Shai Ben-David and Yaoliang Yu named to top Canadian chair program in AI

Monday, December 9, 2019

Cheriton School of Computer Science Professors Shai Ben-David and Yaoliang Yu have been named Canada CIFAR AI Chairs. They are among the 34 leading researchers in artificial intelligence and machine learning across Canada who form the third cohort of Canada CIFAR AI Chairs announced today.

photo of Professors Shai Ben-David and Yaoliang Yu

“Congratulations to the outstanding researchers who are joining the prestigious Canada CIFAR AI Chairs program,” said Dr. Alan Bernstein, CIFAR president and CEO. “Canada and CIFAR have a strong history in supporting AI research and talent, and this program will solidify our position as global leaders in AI.”

Since the program launched in December 2018, a total of 80 Canada CIFAR AI Chairs have been named, securing world-class talent and expertise in Canada. 

“AI has the potential to deliver enormous positive social, economic and environmental benefits,” said Dr. Elissa Strome, AVP research and executive director of the Pan-Canadian AI Strategy, CIFAR. “The Canada CIFAR AI Chairs announced today bring diverse perspectives and expertise. Their research will advance AI technologies that are innovative, responsible, equitable and beneficial to society.”

The Canada CIFAR AI Chairs program, a cornerstone of the Pan-Canadian AI Strategy, provides outstanding researchers with long-term, dedicated funding to support their research programs and to train the next generation of AI leaders. Each of the chairs will receive five years of dedicated funding to support research excellence in machine learning. 

“Congratulations to Shai and Yaoliang for their being named Canada CIFAR AI Chairs,” said Mark Giesbrecht, Director of the David R. Cheriton School of Computer Science. 

“Shai’s research into the foundations of machine learning and artificial intelligence is recognized globally. Recently, he and his colleagues proved that a machine learning problem — whether an algorithm can extract a pattern from limited data — is mathematically undecidable. This work, which links machine-learning problems to inherent limitations of mathematics developed Kurt Gödel in the 1930s, was featured as a front-page article in the inaugural issue of Nature Machine Learning.”

“Since joining the Cheriton School of Computer Science in 2016, Yaoliang’s research has significantly advanced the field of deep generative modelling and artificial intelligence,” said Mark Giesbrecht. “He has divided his research program into several concrete, coherent and interconnected research projects that are appropriate for undergraduate, master’s and PhD students. His approach to training the next generation of computer scientists not only fosters collaboration between members, but it also helps students at all levels of study develop highly coveted skills, knowledge and experience in machine learning.”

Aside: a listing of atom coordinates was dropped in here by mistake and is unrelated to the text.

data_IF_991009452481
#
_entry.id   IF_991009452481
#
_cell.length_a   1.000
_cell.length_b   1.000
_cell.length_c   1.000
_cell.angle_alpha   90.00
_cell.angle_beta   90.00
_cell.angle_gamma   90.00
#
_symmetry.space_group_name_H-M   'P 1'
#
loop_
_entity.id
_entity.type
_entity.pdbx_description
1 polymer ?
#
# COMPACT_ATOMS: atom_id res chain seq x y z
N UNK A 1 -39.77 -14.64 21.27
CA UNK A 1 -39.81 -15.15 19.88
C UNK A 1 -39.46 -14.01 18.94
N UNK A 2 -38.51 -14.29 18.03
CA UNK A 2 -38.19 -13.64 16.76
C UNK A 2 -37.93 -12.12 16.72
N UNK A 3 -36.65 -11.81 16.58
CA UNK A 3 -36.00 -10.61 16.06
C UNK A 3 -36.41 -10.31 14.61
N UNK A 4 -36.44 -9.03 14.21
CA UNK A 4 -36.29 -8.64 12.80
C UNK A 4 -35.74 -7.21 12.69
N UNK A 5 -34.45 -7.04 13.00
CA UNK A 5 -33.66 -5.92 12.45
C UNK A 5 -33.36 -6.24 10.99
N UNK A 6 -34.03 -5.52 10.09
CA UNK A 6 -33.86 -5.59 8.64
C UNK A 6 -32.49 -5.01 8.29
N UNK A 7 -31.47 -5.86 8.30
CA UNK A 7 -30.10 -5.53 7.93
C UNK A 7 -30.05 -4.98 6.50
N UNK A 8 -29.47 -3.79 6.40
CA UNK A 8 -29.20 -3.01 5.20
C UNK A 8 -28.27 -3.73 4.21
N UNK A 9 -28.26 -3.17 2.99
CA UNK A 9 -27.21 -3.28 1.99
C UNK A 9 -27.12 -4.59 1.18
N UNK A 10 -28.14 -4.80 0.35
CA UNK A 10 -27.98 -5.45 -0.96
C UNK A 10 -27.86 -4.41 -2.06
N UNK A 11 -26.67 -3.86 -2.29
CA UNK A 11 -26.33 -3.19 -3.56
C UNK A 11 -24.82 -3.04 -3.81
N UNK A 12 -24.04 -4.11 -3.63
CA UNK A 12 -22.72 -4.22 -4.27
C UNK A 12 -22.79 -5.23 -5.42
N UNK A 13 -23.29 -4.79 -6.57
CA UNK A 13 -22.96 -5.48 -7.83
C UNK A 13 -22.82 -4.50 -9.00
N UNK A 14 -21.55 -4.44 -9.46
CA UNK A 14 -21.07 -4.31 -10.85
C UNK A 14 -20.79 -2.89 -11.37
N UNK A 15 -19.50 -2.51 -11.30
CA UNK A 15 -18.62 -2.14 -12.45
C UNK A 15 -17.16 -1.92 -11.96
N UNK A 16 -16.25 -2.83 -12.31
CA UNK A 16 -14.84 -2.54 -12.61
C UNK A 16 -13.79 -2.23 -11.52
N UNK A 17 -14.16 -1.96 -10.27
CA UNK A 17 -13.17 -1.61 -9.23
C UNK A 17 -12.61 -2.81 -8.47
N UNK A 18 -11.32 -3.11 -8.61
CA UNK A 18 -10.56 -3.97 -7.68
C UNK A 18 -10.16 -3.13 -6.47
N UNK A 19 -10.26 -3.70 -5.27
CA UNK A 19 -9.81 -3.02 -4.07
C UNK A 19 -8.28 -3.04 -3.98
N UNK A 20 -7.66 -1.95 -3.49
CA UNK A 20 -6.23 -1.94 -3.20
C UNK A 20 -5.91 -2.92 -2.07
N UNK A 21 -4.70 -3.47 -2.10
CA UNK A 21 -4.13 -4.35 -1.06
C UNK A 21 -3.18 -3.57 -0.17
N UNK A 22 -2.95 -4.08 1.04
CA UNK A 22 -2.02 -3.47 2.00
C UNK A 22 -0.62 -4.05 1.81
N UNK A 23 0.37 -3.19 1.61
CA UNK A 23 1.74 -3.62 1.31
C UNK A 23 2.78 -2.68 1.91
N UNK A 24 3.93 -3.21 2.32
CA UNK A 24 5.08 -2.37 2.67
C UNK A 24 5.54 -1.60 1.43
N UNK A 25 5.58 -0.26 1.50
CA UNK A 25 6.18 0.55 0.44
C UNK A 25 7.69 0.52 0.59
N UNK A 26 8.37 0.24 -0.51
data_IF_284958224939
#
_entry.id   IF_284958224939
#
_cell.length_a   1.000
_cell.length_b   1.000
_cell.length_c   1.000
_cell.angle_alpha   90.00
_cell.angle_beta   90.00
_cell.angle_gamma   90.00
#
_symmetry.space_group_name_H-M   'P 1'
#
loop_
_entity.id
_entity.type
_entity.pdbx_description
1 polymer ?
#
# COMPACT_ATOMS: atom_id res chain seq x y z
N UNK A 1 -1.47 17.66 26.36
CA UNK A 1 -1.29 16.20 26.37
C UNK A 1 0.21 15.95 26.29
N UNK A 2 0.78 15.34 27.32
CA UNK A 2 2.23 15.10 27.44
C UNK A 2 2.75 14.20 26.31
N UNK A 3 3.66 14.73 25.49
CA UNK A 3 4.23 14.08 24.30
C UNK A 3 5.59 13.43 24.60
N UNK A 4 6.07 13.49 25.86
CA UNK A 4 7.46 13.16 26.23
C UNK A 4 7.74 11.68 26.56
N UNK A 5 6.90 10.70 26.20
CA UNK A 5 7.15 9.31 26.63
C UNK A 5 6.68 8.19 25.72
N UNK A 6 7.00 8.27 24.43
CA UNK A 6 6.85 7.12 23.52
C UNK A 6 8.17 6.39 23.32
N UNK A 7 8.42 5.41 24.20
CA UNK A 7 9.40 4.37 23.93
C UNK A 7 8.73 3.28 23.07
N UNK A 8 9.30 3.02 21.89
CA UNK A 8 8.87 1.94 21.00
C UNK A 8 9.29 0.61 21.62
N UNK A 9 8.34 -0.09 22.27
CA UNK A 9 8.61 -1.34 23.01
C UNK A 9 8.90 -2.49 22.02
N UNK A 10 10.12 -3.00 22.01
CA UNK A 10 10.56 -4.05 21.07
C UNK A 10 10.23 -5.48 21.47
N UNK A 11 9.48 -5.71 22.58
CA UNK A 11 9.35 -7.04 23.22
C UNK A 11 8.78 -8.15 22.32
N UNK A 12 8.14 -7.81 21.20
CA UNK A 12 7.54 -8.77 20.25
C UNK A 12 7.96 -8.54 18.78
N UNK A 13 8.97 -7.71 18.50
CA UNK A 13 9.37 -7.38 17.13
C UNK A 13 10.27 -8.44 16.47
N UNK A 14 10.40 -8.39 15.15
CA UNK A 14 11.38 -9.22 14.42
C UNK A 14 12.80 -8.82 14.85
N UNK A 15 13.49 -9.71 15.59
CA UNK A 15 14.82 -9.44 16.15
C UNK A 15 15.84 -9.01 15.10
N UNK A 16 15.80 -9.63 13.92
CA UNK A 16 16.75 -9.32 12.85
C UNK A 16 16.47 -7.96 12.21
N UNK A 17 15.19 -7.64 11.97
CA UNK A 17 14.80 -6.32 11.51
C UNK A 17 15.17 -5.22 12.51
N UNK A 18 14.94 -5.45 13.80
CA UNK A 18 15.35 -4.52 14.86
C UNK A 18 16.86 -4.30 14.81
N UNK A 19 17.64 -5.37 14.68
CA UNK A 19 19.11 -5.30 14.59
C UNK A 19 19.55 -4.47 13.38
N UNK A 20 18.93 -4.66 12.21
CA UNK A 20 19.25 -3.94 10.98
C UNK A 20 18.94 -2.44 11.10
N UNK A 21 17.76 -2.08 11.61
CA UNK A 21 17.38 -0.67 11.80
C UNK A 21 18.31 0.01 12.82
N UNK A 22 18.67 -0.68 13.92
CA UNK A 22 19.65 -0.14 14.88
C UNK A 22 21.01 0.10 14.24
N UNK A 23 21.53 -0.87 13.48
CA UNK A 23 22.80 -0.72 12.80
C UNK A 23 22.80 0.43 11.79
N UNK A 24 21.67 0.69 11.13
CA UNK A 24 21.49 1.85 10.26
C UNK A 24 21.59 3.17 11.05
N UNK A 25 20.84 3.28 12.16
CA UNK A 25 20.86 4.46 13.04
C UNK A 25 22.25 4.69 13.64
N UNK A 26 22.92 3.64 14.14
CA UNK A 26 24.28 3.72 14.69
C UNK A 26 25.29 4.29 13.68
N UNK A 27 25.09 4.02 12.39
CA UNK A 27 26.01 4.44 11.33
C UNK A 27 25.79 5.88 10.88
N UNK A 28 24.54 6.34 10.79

Professor Ben-David earned his PhD in mathematics from the Hebrew University in Jerusalem. Over the years, he has held visiting faculty positions at the Australian National University, Cornell University, ETH Zurich, TTI Chicago and the Simons Institute at Berkeley. In 2004, he joined the Cheriton School of Computer Science as a professor. His research interests span a range of topics in computer science theory, including logic, theory of distributed computation and complexity theory. More recently, his focus has turned to machine learning theory. Among his notable contributions in that field are pioneering steps in the analysis of domain adaptation, learnability of real valued functions, and change detection in streaming data.

Professor Yu earned his PhD in computing science, with specialization in statistical machine learning, from the University of Alberta. He joined the Cheriton School of Computer Science in 2016 as an assistant professor and he has been a faculty member of the Vector Institute since 2019. His research focuses on developing efficient, scalable, and robust algorithms for modern machine learning models and applications, with formal theoretical guarantees and analyses. He is also interested in applying machine learning techniques to vision and financial applications.

CIFAR works in close partnership with three national AI Institutes — Amii in Edmonton, Mila in Montréal and the Vector Institute in Toronto in naming chairs for the program. The AI Institutes nominate researchers to the program, and nominations are reviewed by a group of esteemed international reviewers. 

The researchers in this latest cohort of CIFAR AI Chairs are based institutions across Canada — École Polytechnique, Google Brain, McGill University, Microsoft Research, Université Laval, Université de Montréal, Université de Sherbrooke, University of Alberta, University of Toronto, and the University of Waterloo’s Cheriton School of Computer Science.

Professors Ben-David and Yu join Professor Pascal Poupart, who was named a CIFAR AI Chair in April 2019.

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